Dr. Tomas Chamorro-Premuzic is a very busy man. He’s the Chief Innovation Officer at ManpowerGroup as well as a professor of business psychology at University College London and Columbia University, and the cofounder of deepersignals.com.
Chamorro-Premuzic is also an associate at Harvard’s Entrepreneurial Finance Lab.
In addition to knowing all things titled innovation, and as professor of psychology, Chamorro-Premuzic is an expert on something many of us have never mastered. That’s the art of listening.
In his mind, it’s much more simple than one expects. Here’s the formula:
“High-quality listening is an underrated ability,” he writes. “How well and frequently you listen to others is a better predictor of your leadership potential than your actual intelligence or personality.”
Chamorro-Premuzic says good listeners perform better at work, tend to have a better sense of self and self-worth, well-being, and have more meaningful and fulfilling relationships. They are also more trusted by friends, associates and others, and are seen as curious, empathetic and emotionally intelligent.
“To some degree, the power of listening can be explained by the fact that good listening is rare. We live in a world in which people are often rewarded for self-promoting, being the center of attention, and talking as much as they can, even when they have nothing to say,” he said.
It’s those people — and others — who aren’t convinced listening is all that important. Many will happily — he says — suggest that activity to everyone else. Which brings us back to Chamorro-Premuzic’s formula for becoming a better listener.
Not so-surprisingly, he said this formula is easier said than done. To get there, Chamorro-Premuzic notes, we have to work on four key ingredients that will make us quality listeners,
The first is focus.
“A simple reason most people struggle with listening, even when they have the intention to doing so, is that they fail to provide their undivided attention. Distractions, stress, worries, and multitasking all interfere with high quality listening, as we all know from everyday experience,” Chamorro-Premuzic wrote. “Contrary to popular belief, tasks that require active attention cannot be done simultaneously. Multitasking is a bit like intuition, sense of humor, or musical taste: just because we think we are good at it doesn’t mean we actually are. You may continue to multitask while you Zoom into crowded work meetings, but let’s not equate that to listening. If you truly intend to listen, you have to focus — period.”
Next up is empathy. He says most people can display basic empathy and can see things from the perspective of others, but we don’t always do that.
“Stepping outside our ego cocoon and making an effort to put ourselves in someone else’s shoes, will significantly improve our listening skills,” he said. “This is obviously easier when we care about the person, but humans are capable of being open and considerate towards others even in the absence of feelings towards them. In fact, if we truly want to create a more diverse and inclusive world then we cannot just rely on our empathy (whether we feel something for the other person) but must also exercise rational kindness and compassion.”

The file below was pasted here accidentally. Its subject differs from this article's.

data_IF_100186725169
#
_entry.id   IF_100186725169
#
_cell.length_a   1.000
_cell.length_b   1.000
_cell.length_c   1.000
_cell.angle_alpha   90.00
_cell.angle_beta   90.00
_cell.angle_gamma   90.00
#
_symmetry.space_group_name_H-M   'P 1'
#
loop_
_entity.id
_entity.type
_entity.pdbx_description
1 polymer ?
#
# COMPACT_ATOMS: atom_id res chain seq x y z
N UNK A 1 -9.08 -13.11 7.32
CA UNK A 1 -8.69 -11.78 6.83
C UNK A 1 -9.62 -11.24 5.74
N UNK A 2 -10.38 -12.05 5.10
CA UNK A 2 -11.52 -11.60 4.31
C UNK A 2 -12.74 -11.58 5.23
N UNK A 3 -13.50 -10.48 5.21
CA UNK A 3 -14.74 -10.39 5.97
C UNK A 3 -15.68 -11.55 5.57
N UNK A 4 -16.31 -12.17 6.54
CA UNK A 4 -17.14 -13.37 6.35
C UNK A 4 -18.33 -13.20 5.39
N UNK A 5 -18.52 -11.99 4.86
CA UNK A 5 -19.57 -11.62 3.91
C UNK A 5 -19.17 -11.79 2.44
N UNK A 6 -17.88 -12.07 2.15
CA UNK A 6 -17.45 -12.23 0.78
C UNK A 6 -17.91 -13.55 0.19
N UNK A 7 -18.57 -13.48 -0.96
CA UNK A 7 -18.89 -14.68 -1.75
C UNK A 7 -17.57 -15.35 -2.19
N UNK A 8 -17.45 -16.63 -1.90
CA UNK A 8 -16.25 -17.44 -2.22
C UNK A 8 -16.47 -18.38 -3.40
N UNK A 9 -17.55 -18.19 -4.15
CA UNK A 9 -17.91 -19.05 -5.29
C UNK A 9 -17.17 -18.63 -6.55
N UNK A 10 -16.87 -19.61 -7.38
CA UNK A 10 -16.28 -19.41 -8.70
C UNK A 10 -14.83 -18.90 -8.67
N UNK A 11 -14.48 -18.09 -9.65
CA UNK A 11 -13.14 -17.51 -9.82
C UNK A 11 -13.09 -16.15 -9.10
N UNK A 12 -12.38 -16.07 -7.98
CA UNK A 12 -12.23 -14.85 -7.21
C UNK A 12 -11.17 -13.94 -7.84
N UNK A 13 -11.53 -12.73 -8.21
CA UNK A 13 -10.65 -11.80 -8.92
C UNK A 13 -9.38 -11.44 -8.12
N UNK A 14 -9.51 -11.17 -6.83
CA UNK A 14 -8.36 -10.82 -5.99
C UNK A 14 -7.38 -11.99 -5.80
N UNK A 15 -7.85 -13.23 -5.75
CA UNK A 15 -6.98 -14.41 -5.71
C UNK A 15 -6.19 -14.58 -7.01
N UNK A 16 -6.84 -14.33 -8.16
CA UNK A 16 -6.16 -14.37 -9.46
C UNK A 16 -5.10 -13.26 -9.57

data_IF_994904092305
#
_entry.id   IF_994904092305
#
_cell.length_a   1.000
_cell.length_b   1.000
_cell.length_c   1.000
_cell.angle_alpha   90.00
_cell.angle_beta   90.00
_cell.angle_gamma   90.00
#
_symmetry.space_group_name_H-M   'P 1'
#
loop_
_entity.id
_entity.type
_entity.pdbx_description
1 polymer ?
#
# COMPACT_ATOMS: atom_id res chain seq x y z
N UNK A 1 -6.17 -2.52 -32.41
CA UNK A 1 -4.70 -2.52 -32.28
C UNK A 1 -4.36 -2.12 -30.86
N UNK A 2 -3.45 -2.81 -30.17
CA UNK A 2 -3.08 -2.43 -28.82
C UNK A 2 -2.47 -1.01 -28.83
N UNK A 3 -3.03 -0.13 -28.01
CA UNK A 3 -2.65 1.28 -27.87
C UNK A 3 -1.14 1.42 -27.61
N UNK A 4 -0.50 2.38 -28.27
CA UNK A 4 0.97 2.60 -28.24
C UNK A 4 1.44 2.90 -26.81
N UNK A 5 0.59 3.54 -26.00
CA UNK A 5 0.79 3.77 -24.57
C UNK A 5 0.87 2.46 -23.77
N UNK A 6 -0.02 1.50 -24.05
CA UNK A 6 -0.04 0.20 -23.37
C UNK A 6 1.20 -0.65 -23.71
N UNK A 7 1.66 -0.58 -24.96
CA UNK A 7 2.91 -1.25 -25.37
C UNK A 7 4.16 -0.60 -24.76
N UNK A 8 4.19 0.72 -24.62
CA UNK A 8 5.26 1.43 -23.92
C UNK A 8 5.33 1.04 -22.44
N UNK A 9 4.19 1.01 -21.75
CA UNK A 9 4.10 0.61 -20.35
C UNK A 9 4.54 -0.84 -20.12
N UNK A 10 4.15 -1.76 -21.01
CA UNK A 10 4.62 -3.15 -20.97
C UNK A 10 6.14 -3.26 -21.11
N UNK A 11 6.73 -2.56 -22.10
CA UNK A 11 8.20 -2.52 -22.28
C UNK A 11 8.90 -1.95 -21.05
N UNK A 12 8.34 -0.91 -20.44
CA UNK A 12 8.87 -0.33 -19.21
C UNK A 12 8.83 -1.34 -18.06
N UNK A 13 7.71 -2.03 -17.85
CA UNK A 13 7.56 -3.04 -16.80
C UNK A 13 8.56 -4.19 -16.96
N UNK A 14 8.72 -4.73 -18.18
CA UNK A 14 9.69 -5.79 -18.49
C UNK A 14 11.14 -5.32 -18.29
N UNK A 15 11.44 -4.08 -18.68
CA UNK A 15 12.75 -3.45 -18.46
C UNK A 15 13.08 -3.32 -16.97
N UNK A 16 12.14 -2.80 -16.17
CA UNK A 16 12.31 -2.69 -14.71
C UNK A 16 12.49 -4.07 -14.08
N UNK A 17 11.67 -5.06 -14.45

Now, add self-control to the mix. An impulsive interruption can destroy the momentum of a conversation and have negative consequences.
“Unless you can control your emotions, whether positive or negative, you will jump in too soon, without letting people make their point. This is why mindfulness is a consistent predictor of better listening,” Chamorro-Premuzic wrote. “Waiting for the other person to finish, and even counting two or three seconds after they’ve gone quiet, is a simple exercise to keep your feelings and thoughts under control. Even if you feel you are right, or you don’t like what you are hearing, you will be much more likely to win the argument if you wait until the other person finishes unless you don’t want them to listen to you. And if you really don’t care about what the other person is saying, then don’t waste your energies interrupting them.”
Last up is inclusion. You must make sure the person you’re listening to knows you’re listening.
“In other words, what you want is to harness a reputation for being a good listener. So, when your turn eventually arrives, and it is you who needs to speak, make sure you incorporate the other person’s perspective, reference what they said, and react to their narrative and arguments,” Chamorro-Premuzic emphasizes. “Many people learn to wait for their turn, only to deliver a speech they had planned before, perhaps while successfully pretending to listen to the other person. In short, include the other person in your story, so you can make it easier for them to empathize… and listen to you.”
The bottom-line, he adds, is that listening is no different than other skills you’ve acquired.
“Some people have more potential than others, but in the end, we all need to practice in order to get better,” he concludes. “Getting feedback from others — people who observe us during calls, meetings, discussions — is essential for improving, especially if they are able to call us out when we don’t listen, and if being told that we are a bad listener makes us feel guilty enough to want to change it. If it does, it is at least a sign that we were listening.”
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The Art of Listening — An Important Insurance Industry Skill
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